There is a way to reduce small business healthcare insurance costs by an average 30%.
According to Kent B. Utsey, CEO of American Health Resources this approach can also exempt small businesses from the Affordable Care Act and give employees better benefits.
According to Utsey, earlier in 2015, the federal government approved a way for companies to switch from group to individual health insurance policies.
Essentially, the tactic involves providing avenues for employees to purchase individual healthcare insurance policies rather than offer a group plan.
Utsey believes “this approach is something every company with fewer than 50 employees should consider, because it could reduce their benefits costs by an average of 30 percent, exempt them from the Affordable Care Act and give their employees better benefits.”
The market is already heading this way. Anthem and Blue Cross and Blue Shield report that up to 12 percent of the under 50 market migrated to individual policies, just in 2014. The Blue Cross and Blue Shield affiliates alone lost more than 1,000,000 members from their small group plans (the AIS Report, February 2015, Vol 14, Issue 2). Further, 18 percent of the people who enrolled on the public exchanges nationally were previously covered by employer policies (The Commonwealth Fund, pub 1760 Vol 16: Tracking Trends in Health System Performance, July, 2014). This happened in spite of serious questions about compliance. But now that King V Burwell has been decided, confirming certain provisions of the Affordable Care Act and resolving compliance questions, the migration to individual policies will really step up in 2016 and beyond.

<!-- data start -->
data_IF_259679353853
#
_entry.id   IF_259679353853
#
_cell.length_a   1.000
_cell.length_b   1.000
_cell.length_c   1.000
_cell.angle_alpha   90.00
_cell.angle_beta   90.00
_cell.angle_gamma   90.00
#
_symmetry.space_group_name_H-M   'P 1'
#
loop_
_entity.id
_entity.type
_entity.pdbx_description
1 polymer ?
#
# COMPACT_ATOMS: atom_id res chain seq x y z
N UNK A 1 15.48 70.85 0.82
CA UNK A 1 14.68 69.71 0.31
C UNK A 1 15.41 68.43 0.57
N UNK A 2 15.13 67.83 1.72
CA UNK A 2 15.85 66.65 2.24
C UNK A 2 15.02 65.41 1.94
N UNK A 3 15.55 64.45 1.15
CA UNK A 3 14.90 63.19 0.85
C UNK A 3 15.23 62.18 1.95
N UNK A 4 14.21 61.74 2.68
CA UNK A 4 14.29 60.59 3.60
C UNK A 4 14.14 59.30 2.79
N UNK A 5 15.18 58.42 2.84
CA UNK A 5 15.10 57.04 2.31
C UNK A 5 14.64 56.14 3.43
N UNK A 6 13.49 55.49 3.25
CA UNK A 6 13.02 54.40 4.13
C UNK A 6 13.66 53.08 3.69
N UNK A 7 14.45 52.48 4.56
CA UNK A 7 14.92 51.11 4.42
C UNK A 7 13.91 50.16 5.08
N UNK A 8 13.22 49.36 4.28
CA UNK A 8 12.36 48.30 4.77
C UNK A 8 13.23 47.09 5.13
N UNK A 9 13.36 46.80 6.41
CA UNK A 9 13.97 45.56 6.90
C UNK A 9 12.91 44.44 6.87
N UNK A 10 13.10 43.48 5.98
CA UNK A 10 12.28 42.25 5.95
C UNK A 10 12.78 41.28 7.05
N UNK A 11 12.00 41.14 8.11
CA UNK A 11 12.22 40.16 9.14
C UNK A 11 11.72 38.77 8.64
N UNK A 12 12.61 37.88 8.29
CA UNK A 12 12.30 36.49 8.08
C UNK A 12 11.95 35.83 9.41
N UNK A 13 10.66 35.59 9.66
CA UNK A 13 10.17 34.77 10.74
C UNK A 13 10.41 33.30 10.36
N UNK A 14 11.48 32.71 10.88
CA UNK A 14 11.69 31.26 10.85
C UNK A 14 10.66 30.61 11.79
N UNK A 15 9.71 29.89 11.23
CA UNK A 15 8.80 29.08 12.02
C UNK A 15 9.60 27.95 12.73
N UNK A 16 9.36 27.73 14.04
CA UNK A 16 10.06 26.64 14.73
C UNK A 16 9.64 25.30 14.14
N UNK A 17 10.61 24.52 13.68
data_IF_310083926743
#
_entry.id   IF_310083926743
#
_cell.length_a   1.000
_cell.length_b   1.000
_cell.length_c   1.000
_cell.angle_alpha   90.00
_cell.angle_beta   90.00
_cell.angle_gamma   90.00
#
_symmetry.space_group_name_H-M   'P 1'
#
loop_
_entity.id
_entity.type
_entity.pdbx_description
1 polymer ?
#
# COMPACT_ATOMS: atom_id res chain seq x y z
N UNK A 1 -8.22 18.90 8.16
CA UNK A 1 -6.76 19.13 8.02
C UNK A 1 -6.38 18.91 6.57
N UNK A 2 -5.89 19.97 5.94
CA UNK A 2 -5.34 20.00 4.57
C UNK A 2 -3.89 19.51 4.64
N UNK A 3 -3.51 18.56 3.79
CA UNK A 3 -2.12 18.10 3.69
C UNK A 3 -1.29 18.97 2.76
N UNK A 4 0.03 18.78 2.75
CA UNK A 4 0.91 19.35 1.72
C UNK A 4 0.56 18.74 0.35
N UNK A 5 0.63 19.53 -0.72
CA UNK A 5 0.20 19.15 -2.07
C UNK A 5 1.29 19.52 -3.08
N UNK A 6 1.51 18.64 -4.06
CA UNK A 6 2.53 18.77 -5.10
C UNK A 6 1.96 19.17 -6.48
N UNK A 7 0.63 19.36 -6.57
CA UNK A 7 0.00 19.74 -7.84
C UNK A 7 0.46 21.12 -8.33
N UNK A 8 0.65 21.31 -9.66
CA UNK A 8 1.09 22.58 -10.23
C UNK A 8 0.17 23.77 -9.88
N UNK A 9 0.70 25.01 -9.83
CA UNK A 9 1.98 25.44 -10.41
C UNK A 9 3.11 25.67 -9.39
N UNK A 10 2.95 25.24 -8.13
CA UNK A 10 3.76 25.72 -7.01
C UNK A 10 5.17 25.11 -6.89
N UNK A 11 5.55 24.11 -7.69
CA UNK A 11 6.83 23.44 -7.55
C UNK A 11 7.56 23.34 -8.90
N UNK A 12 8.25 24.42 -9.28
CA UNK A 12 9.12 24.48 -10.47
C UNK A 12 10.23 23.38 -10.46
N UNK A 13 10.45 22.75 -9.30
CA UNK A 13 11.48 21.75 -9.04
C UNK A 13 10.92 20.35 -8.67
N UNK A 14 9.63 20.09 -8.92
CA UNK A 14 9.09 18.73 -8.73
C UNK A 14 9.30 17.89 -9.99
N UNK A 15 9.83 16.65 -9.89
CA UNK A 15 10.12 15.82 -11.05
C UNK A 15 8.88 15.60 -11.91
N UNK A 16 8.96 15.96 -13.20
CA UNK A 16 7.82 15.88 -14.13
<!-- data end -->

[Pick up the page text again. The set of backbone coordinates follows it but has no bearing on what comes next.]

According to Utsey, the individual policy approach is less expensive, exempts the company from the ACA, and improves the quality of benefits:
- Federal subsidies and cost sharing produce substantial savings. Employers and employees are saving about 30 percent on average in premiums and out-of-pocket medical expenses.
- The individual health insurance policies are already ACA compliant. And since it’s not a ‘group health plan,’ employers are completely exempt from employer ACA mandates and requirements.
- This approach gives employers an edge in recruitment and retention of talent. Broader benefit choices, higher levels of employee satisfaction and plan simplicity make this a very appealing way to provide benefits.
Adds Utsey, “making the switch is simple. It begins with a cost analysis to set a budget. Next, each employee is given a “Benefits Savings Account,” funded by the employer, and their insurance agent helps each employee choose their own insurance. The employee then uses their Benefits Savings Account to pay for it.”
Until now, employers who wanted an individual policy-based benefits plan weren’t able to find one that was ACA compliant. The AHR Personal Benefits Plan finally solves this, putting together the right mix of pre-tax and after-tax benefits, based on employee medical expenses, federal subsidies and cost sharing, yielding the best plan for each individual employee.
The renewal period is here, and now is the time to consider better ways to provide employee benefits. Heading into 2016, it will save money and yield a happier, healthier workforce.
Kent B. Utsey is founder and CEO of American Health Resources, one of the first consumer directed health benefits companies in the U.S. Contact him at firstname.lastname@example.org.